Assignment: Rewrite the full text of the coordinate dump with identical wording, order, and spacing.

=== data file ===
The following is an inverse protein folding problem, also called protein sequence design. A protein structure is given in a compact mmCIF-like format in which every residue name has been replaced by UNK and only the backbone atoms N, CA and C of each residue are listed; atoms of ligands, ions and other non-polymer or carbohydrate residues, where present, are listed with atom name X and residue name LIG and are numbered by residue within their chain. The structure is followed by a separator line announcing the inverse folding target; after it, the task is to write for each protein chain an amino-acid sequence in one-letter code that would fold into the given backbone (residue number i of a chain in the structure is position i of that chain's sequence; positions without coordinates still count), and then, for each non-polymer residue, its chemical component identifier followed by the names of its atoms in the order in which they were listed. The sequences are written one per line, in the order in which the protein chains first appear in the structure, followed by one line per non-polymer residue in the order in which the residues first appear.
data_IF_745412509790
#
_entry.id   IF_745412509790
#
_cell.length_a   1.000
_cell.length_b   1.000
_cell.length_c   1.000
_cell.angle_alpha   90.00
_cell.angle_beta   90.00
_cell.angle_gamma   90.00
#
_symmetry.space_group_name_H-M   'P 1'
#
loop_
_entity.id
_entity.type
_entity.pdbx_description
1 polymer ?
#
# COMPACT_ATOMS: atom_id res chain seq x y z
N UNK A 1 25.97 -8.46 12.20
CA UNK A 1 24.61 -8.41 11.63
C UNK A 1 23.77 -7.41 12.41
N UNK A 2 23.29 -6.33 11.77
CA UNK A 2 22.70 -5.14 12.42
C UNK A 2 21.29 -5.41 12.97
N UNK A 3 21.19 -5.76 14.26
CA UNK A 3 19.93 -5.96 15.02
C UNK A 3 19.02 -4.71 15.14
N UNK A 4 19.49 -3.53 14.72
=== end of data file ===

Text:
The following is an inverse protein folding problem, also called protein sequence design. A protein structure is given in a compact mmCIF-like format in which every residue name has been replaced by UNK and only the backbone atoms N, CA and C of each residue are listed; atoms of ligands, ions and other non-polymer or carbohydrate residues, where present, are listed with atom name X and residue name LIG and are numbered by residue within their chain. The structure is followed by a separator line announcing the inverse folding target; after it, the task is to write for each protein chain an amino-acid sequence in one-letter code that would fold into the given backbone (residue number i of a chain in the structure is position i of that chain's sequence; positions without coordinates still count), and then, for each non-polymer residue, its chemical component identifier followed by the names of its atoms in the order in which they were listed. The sequences are written one per line, in the order in which the protein chains first appear in the structure, followed by one line per non-polymer residue in the order in which the residues first appear.
data_IF_745412509790
#
_entry.id   IF_745412509790
#
_cell.length_a   1.000
_cell.length_b   1.000
_cell.length_c   1.000
_cell.angle_alpha   90.00
_cell.angle_beta   90.00
_cell.angle_gamma   90.00
#
_symmetry.space_group_name_H-M   'P 1'
#
loop_
_entity.id
_entity.type
_entity.pdbx_description
1 polymer ?
#
# COMPACT_ATOMS: atom_id res chain seq x y z
N UNK A 1 25.97 -8.46 12.20
CA UNK A 1 24.61 -8.41 11.63
C UNK A 1 23.77 -7.41 12.41
N UNK A 2 23.29 -6.33 11.77
CA UNK A 2 22.70 -5.14 12.42
C UNK A 2 21.29 -5.41 12.97
N UNK A 3 21.19 -5.76 14.26
CA UNK A 3 19.93 -5.96 15.02
C UNK A 3 19.02 -4.71 15.14
N UNK A 4 19.49 -3.53 14.72